Watchdog wants more schooling for offenders

5th June 1998 at 01:00
Diane Spencer reports on criticism of Labour's youth justice reforms

Education must be given a higher priority in the Government's planned reforms of the criminal justice system, says an Audit Commission report.

Young offenders are dogged by educational problems, says the local government watchdog -which found that almost two-thirds of school-aged offenders had been excluded or had been frequent truants.

One third of supervision plans drawn up by the courts for young offenders do not take account of their educational needs.

The report urges schools to co-operate with agencies such as the police and social services. It also recommends that performance indicators should demonstrate how well they serve less-academic pupils. Details of exclusions, absenteeism and the amount of time children spend in some kind of tuition could complement the records of academic achievement.

The report is an update of the commission's 1996 paper, Misspent Youth, which informed much of Labour's thinking on reforming youth justice. It highlighted waste, inefficiency, excessive delays in prosecution, insufficient time and effort spent on preventing young people offending and poor agency co-ordination.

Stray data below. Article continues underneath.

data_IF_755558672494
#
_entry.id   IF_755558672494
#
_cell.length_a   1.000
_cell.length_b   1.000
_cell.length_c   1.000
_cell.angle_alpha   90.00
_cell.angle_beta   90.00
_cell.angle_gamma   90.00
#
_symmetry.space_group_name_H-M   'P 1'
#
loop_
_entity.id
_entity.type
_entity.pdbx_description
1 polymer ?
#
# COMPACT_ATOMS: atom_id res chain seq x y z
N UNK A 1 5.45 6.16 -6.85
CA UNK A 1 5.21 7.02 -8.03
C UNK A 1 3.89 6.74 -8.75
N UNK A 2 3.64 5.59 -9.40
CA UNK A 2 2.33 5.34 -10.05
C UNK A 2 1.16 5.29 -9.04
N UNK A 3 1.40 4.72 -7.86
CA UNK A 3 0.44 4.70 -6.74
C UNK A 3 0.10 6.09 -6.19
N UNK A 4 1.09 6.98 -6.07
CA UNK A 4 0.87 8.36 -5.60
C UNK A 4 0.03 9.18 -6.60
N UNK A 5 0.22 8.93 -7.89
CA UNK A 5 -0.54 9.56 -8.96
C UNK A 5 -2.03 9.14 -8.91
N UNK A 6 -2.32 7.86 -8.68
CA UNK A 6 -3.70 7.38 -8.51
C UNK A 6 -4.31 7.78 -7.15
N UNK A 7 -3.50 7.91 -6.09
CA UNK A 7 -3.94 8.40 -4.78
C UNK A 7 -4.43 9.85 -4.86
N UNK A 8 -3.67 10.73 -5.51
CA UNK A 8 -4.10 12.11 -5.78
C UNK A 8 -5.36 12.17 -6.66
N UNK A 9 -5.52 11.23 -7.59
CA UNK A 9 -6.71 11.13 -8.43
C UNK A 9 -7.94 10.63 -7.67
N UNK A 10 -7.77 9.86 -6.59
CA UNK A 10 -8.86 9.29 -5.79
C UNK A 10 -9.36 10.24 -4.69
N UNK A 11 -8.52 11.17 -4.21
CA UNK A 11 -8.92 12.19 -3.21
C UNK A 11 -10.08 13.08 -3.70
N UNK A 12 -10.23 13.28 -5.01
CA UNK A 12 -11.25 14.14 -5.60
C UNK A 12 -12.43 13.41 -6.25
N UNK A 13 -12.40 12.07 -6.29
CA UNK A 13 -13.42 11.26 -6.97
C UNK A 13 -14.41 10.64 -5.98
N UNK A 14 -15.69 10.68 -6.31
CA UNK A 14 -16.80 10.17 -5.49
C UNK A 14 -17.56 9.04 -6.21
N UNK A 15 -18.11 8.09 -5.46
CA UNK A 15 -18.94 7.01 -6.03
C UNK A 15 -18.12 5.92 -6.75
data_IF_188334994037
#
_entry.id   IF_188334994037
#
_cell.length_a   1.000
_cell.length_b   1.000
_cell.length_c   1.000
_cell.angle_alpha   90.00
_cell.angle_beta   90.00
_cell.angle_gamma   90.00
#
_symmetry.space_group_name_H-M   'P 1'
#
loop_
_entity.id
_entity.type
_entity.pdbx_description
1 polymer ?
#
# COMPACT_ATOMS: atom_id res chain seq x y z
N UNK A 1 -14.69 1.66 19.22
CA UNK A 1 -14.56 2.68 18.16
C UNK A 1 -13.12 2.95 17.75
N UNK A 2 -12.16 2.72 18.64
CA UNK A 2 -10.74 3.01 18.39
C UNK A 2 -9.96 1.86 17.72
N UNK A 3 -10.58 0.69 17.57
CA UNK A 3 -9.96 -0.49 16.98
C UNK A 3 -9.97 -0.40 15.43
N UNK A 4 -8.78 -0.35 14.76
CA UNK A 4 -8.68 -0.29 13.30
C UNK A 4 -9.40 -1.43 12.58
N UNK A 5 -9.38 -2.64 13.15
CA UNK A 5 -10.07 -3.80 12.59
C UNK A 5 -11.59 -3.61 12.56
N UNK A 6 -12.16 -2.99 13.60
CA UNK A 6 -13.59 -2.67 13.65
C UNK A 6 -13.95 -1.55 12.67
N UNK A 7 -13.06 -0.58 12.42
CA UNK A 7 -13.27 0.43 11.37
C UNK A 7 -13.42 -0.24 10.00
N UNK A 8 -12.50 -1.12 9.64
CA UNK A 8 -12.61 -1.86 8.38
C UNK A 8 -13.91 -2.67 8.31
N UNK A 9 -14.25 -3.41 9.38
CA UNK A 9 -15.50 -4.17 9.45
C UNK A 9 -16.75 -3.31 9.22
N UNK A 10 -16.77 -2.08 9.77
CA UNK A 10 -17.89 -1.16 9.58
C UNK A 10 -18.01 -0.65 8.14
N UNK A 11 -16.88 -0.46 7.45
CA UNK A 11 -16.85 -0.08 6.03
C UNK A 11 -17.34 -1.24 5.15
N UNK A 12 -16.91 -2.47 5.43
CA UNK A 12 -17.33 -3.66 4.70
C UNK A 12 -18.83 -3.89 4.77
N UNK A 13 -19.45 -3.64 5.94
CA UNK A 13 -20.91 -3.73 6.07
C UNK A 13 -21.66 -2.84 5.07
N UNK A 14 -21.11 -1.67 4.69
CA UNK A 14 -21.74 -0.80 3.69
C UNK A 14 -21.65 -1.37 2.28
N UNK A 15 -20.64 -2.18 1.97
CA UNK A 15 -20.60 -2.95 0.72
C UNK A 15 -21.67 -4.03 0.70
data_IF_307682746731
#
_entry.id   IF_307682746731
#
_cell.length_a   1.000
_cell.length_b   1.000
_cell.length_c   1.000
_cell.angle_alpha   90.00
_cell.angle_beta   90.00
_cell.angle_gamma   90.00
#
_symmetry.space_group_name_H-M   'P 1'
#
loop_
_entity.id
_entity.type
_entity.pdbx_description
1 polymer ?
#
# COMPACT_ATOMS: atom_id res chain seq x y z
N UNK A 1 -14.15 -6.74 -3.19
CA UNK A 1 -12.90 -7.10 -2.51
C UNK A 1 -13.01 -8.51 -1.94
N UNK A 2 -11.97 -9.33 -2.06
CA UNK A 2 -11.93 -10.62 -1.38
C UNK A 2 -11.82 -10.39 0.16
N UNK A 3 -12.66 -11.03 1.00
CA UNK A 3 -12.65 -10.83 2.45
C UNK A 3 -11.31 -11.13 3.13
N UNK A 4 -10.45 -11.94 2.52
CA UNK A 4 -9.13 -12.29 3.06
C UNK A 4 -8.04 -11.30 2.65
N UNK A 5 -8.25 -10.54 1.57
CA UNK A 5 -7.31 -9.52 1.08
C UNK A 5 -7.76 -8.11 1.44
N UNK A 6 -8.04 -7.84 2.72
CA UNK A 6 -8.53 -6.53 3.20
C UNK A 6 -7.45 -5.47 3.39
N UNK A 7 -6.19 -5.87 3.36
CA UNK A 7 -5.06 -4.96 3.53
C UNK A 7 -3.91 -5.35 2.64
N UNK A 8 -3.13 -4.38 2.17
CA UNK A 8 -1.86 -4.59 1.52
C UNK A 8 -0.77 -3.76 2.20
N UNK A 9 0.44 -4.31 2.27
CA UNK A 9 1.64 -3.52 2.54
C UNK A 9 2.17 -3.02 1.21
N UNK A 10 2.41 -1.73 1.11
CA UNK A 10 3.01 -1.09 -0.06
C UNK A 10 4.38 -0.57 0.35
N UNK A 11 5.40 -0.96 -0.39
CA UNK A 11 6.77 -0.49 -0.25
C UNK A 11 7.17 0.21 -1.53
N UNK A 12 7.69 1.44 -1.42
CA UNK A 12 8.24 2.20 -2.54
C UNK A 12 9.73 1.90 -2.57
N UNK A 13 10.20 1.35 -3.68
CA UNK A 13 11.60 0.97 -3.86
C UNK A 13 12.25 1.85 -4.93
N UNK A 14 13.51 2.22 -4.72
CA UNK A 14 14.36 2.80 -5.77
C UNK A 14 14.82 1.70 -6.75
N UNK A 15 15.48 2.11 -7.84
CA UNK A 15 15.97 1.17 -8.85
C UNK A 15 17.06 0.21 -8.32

Judy Renshaw, author of the update, said the original study underestimated the serious educational problems of young offenders.

Two-thirds of those on supervision orders - the main type of community sentence for young offenders - were unemployed and not in training or education when they were sentenced.

Education does play a greater part in the "Caution-plus" programmes, a warning system which will be given new emphasis in the Crime and Disorder Bill (expected to become law later in the summer).

Yet only 2 per cent of offenders are given this type of sentence - a caution which also requires some additional action by the offender such as working on their behaviour or tackling a drug problem.

Young offender teams set up by the new legislation, will include teachers or education officers to help tackle offenders' problems.

Paul Cavadino of the National Association for the Care and Resettlement of Offenders, praised the report, adding: "I find it astonishing that a third of supervision orders failed to address children's educational needs, especially as there is strong evidence that offending is linked to underachievement and exclusion."

Last month a NACRO report called for the Government to be tougher on the causes of crime - with schools playing a crucial role. It also highlighted the patchy nature of good practice in tackling offending behaviour around the country, which is reflected in the commission's report.

"Misspent Youth '98, The challenge for youth justice," freephone 0800 502030, price pound;20.

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